A European Text. Blanchard, A. Amighini, and F. Giavazzi, Macroeconomics. A European Perspective , Chs. Problems for this week: here. Essay topic: pick one of the following. Does it predict the poor will catch up with the rich? Population growth is considered a major threat to prosperity in poorer countries. China famously adopted a one-child policy to reduce population growth. This last topic is potentially difficult.

You will quickly find many reviews of Piketty's book, which could be good starting places, for example Robert Solow's "Thomas Piketty Is Right. Or then MIT graduate student M. Rognlie's critique "A note on Piketty and diminishing returns to capital". Piketty has an article in the Journal of Economic Perspectives , vol. This week we continue to discuss economic growth, now considering technical change in greater detail. Textbook readings: as last week. Consider also C. Some of it is too technical for our purposes, but it does have a chapter on natural resources, for example.

Essay topic: Can "secular stagnation" occur in the Solow model with exogenous technical progress? Is it in fact a practical problem facing us today?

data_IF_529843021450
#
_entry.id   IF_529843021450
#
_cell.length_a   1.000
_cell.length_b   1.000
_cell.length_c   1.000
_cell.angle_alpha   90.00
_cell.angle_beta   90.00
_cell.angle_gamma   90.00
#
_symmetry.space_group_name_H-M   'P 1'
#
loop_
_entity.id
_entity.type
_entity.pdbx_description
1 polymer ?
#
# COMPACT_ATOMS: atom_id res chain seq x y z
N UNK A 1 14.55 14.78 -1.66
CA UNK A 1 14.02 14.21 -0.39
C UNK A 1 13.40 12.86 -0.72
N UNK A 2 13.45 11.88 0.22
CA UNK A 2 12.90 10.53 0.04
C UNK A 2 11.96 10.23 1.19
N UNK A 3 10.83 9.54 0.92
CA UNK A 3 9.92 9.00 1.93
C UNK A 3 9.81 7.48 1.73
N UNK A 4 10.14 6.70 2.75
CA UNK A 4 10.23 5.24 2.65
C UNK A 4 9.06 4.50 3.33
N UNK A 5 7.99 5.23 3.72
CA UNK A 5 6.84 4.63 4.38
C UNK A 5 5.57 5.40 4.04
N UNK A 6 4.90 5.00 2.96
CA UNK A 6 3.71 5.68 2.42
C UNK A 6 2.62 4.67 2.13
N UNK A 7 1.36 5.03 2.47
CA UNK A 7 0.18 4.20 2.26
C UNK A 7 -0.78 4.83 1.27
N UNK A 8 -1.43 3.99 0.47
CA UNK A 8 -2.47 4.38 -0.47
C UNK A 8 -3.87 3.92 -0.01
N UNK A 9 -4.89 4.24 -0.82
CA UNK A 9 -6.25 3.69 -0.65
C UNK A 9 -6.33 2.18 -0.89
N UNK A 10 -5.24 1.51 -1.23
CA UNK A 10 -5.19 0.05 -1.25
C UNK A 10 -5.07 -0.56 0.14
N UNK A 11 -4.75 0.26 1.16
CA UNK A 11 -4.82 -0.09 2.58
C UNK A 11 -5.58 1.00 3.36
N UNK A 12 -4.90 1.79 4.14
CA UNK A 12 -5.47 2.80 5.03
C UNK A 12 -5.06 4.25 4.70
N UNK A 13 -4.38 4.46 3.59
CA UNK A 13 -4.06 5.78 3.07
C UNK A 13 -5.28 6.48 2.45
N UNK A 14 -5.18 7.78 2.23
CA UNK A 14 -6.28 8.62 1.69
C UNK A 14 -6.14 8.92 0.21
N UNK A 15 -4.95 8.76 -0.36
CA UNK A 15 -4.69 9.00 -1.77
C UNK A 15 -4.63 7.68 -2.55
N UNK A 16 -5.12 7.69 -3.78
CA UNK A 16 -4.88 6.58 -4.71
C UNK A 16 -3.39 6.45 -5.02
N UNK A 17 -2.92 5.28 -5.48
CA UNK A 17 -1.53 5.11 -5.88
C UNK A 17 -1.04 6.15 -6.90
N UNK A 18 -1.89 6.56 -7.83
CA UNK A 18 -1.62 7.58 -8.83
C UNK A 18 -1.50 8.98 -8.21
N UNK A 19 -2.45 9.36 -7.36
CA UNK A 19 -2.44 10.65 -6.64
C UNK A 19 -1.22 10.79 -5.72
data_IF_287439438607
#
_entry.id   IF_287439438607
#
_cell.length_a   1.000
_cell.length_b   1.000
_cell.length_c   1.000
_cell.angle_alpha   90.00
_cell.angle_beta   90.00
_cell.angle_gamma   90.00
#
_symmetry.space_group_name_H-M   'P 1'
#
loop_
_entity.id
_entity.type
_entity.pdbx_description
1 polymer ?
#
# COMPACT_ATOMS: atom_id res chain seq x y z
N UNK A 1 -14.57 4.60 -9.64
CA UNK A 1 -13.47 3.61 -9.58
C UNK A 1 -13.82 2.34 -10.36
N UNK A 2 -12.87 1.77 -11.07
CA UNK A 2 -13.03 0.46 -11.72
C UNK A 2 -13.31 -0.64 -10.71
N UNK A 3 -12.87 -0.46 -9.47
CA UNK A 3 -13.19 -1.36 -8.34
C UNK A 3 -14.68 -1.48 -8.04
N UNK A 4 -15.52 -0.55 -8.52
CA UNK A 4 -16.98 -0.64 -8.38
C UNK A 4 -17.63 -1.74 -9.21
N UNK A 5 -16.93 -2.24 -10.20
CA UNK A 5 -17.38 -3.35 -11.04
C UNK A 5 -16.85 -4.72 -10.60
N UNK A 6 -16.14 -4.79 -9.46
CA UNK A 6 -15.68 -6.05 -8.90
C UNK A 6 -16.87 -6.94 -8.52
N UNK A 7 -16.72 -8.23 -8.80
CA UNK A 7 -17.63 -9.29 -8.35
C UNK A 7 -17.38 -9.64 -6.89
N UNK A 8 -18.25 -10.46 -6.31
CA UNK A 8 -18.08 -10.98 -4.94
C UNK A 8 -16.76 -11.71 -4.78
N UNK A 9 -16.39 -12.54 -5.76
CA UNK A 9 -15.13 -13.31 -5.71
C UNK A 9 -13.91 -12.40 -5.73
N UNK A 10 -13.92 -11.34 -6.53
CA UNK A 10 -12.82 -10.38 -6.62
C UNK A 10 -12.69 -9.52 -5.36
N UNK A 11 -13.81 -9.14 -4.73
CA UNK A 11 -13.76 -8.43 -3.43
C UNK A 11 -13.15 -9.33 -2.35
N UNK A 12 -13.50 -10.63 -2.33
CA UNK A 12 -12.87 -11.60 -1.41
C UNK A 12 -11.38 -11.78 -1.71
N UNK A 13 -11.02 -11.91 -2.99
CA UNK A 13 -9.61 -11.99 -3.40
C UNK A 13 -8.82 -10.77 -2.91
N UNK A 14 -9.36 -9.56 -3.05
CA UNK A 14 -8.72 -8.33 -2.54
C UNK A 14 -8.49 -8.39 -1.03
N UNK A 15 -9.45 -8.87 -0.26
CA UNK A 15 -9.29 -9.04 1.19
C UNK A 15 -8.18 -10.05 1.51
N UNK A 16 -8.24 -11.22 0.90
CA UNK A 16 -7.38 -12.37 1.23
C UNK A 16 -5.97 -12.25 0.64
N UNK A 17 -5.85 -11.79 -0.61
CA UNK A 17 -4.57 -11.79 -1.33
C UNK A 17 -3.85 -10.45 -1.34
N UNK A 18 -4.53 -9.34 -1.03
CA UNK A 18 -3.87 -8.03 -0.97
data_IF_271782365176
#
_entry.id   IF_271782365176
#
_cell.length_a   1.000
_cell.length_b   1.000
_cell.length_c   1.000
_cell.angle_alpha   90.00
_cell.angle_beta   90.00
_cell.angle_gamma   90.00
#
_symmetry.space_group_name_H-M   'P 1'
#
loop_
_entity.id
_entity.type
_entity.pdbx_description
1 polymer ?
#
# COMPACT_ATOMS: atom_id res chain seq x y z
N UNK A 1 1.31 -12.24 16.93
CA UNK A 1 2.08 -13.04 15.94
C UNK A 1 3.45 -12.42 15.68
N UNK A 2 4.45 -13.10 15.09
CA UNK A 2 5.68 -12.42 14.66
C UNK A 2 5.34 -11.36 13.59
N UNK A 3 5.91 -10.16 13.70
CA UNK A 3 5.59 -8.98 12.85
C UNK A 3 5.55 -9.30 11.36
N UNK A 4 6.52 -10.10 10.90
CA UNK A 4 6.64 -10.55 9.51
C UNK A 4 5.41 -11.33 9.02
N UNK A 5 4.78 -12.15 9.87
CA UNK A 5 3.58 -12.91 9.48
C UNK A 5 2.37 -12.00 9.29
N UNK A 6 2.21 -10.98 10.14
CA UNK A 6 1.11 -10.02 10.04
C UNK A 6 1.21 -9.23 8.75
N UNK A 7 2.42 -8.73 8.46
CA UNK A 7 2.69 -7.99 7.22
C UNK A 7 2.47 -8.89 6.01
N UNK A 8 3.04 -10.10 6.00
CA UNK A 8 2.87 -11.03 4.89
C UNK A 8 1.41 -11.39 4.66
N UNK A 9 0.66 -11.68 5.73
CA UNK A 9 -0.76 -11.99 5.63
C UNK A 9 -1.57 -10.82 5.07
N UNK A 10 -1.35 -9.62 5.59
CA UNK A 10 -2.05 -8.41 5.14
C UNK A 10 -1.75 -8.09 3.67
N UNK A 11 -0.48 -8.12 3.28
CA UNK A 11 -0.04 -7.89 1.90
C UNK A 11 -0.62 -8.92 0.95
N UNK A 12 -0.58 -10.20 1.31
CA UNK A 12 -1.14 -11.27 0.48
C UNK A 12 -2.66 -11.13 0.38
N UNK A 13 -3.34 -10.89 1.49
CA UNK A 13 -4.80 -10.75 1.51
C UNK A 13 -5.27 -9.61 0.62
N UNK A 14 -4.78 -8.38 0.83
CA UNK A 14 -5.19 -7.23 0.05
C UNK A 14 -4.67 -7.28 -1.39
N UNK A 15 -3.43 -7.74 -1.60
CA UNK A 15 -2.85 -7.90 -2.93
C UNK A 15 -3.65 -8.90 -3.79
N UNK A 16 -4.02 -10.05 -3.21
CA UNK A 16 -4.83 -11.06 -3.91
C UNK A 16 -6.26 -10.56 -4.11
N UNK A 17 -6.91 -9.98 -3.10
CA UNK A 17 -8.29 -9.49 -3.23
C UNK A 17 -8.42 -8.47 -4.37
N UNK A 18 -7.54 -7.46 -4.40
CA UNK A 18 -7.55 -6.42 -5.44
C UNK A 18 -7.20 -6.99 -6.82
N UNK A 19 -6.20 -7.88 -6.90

There is more on Summers' website. Material from last term's essay on GDP could be useful here too. This week's focus is unemployment and inflation. We will consider the labour market and unemployment in somewhat greater detail, in particular the "competing claims" model of real wages and employment.

This will serve you well for the second year macro course, which builds on this foundation, and should be familiar after last term's new and improved micro course.

Readings: The labour market The Core Team. The Economy. Economics for a Changing World. Oxford: OUP, , Ch. Both these textbook chapters provide a useful overview on data, definitions, and theories of unemployment.

Jones, Ch. Core Team, Chs. The Economy offers extra detail on bank lending Ch. The Phillips curve and aggregate supply are what we are building up to here. Essay topic: Do economies have a "natural" rate of unemployment? This question has both a theoretical and an empirical aspect. You will probably want to say at least a little bit about both.

The textbooks are the right place to start. Heckman has a comment on the paper in the same issue. There are a number of useful, accessible articles in the Journal of Economic Perspectives. The Winter vol. The Autumn issue of the same year has a symposium on European unemployment.

In the Winter vol. This week's lectures lay some foundations for a theory of how changes in demand can affect output and employment. They examine the microeconomics of consumption and investment, which are the biggest and the most volatile components of aggregate demand, respectively.